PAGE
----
May 13th, 2012

Dead Dog Cat

(no subject)

Busy as the day might have been, yesterday I also finished reading Illegally Dead by David Wishart, a mystery set in the ancient Roman Empire. Convoluted. It's part of a long-running series, and the characters are well-defined. I found it a very nice read.

(no subject)

Title: The Handmade Markletplace: How to Sell Your Crafts, Locally, Globally, and Online
Author: Kari Chapin
Themes/Topics: Crafting, Small Business, Marketing

As I recently started helping my friend as the manager of her candle company, I am looking for tips to make the business the best it can be. I borrowed this book from another crafter and found it to be incredibly helpful. Some of the information didn't apply, as I'm not doing the crafting and some portions of the business myself, but I found a lot of great tips for publicity and marketing that I wouldn't have thought of myself, being new to the field.

Posted via LiveJournal app for iPad.


Book 14

Title: A Red Herring without Mustard (Flavia de Luce #3)
Author: Alan Bradley
To borrow from the book jacket, Flavia de Luce is a "Nancy Drew" filled with vim and vinegar. If you like mysteries and strong feisty young heroines, pick up this series TODAY! This is the third in the series and each is as good as, if not better than, the one before.

Posted via LiveJournal app for iPad.


Book 15

Title: Dead to the World
Author: Charlaine Harris
Topics/Themes: Vampires, Supernatural, Mystery

Yet another addictive exciting book by Harris. I thought some of the plot points were a little out of left field, but ant wait to read the next one! A fun series, especially for summer.

Posted via LiveJournal app for iPad.

  • cat63

Book 26 for 2012

Skulduggery Pleasant - Death Bringer by Derek Landy. 603 pages.

Book six in this series, so as tends to happen, it's getting a bit difficult to say much about the plot without spoilers for previous books.

Another outing for the Skeleton detective and his teenage sidekick. laced with wisecracking humour but with some serious issues in there too. Some of the plot threads from earlier books are resolved, others continued and new ones started.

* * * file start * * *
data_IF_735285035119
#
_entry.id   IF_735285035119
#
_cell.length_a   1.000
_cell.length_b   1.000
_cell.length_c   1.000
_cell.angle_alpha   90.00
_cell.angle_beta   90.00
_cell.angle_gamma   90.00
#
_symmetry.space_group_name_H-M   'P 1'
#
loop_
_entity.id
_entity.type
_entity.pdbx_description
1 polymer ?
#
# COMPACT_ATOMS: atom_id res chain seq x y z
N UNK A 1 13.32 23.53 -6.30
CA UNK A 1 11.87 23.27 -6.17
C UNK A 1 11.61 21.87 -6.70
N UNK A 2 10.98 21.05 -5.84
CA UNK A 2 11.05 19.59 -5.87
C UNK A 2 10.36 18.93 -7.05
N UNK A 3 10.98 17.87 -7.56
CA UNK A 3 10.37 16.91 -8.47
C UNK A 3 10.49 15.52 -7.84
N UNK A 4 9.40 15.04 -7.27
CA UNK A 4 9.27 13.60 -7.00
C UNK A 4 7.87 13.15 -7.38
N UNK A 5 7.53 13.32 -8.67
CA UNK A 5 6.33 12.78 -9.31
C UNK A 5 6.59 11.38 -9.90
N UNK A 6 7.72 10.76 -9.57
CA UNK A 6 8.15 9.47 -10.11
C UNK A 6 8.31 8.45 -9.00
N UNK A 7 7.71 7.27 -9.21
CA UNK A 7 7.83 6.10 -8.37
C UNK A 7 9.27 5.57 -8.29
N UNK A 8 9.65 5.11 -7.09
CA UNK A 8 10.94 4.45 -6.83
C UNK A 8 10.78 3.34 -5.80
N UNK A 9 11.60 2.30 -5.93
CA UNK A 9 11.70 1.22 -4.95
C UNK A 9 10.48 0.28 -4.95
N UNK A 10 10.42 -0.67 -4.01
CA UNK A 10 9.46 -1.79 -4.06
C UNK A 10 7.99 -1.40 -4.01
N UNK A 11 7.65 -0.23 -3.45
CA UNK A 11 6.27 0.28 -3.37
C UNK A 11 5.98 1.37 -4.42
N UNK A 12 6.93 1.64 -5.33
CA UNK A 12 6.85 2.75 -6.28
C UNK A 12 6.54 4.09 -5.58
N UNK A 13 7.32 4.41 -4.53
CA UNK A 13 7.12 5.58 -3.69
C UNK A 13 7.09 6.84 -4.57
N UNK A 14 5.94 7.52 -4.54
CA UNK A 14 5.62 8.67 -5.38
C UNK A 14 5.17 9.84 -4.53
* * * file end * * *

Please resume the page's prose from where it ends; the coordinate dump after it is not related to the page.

This series seems to be getting better with each book and I'm looking forward to the next one.


by Gregory McGuire

Well, I finished this book. Unfortunately that is about the best thing I can say about this book right now. I was very excited to read this book I am still excited to see the musical but I will not be finishing the series. I had such high hopes and continued to have hopes throughout the book which only goes to show how foolish I am. There was no character development and while I don't mind when authors kill their characters it seems dumb to kill someone you don't really care about and that seemed to happen over and over and over again. Oh someone died, I don't care move on lets just get through this. If I hadn't been reading this with a friend I never would have finished at all. I can not recommend this book and maybe I just really missed the point if you want to defend it I am willing to hear it and give the book a second chance but right now was just a disappointment and a waste of my time. The plot plodded along a few interesting ideas were suggested but were never realized.
Labyrinth: Jareth Eyes

Book 5 - Tick Tock by James Patterson